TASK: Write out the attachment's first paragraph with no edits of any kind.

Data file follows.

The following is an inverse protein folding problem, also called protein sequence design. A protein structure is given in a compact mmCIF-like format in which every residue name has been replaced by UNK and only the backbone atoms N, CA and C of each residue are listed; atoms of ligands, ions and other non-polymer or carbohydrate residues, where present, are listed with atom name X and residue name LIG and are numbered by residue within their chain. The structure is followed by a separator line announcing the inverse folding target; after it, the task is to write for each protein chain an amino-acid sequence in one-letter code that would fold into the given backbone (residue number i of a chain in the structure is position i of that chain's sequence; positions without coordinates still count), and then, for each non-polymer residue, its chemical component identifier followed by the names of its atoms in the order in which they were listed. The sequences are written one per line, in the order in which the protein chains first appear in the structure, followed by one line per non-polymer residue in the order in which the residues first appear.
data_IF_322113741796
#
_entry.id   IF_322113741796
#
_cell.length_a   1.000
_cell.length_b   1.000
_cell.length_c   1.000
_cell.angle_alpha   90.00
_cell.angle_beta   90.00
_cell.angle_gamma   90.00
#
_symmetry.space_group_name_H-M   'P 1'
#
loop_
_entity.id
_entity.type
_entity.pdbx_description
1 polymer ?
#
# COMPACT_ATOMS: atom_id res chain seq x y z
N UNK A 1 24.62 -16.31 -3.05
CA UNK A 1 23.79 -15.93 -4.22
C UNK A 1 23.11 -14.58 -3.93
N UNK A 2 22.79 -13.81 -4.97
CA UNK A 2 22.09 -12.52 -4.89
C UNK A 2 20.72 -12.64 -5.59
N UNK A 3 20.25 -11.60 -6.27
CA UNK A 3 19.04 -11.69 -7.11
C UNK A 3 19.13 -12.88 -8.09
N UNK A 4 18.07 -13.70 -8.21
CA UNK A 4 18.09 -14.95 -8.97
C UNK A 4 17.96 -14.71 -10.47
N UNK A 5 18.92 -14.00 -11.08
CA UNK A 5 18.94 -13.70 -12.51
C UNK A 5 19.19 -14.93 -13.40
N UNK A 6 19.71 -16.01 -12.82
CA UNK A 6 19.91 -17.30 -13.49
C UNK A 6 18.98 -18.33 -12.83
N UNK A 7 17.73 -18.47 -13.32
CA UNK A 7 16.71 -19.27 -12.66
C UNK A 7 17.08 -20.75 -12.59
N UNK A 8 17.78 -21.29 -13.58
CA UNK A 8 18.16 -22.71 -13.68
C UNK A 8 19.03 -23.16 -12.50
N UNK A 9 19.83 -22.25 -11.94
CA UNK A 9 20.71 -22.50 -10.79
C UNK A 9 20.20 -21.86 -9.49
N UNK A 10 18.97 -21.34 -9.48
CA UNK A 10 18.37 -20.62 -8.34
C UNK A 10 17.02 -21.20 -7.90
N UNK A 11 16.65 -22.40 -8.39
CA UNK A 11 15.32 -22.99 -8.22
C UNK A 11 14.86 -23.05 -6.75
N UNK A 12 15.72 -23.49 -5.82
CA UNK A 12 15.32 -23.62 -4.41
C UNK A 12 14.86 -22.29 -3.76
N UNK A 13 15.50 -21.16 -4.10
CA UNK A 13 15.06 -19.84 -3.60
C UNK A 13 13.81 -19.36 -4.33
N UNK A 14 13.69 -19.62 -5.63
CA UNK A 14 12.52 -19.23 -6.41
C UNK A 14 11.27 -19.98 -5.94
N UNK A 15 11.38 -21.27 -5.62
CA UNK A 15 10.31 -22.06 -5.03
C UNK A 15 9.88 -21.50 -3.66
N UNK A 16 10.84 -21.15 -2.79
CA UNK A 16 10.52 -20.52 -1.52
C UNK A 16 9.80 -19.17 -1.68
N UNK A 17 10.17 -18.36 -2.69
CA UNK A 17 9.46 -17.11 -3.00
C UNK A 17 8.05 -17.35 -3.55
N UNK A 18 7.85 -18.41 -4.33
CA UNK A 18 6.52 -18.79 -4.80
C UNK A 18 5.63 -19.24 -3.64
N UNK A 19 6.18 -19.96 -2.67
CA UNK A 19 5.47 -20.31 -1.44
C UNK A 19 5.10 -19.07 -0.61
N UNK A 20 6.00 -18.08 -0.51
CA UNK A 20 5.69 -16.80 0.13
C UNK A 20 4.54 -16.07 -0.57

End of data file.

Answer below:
The following is an inverse protein folding problem, also called protein sequence design. A protein structure is given in a compact mmCIF-like format in which every residue name has been replaced by UNK and only the backbone atoms N, CA and C of each residue are listed; atoms of ligands, ions and other non-polymer or carbohydrate residues, where present, are listed with atom name X and residue name LIG and are numbered by residue within their chain. The structure is followed by a separator line announcing the inverse folding target; after it, the task is to write for each protein chain an amino-acid sequence in one-letter code that would fold into the given backbone (residue number i of a chain in the structure is position i of that chain's sequence; positions without coordinates still count), and then, for each non-polymer residue, its chemical component identifier followed by the names of its atoms in the order in which they were listed. The sequences are written one per line, in the order in which the protein chains first appear in the structure, followed by one line per non-polymer residue in the order in which the residues first appear.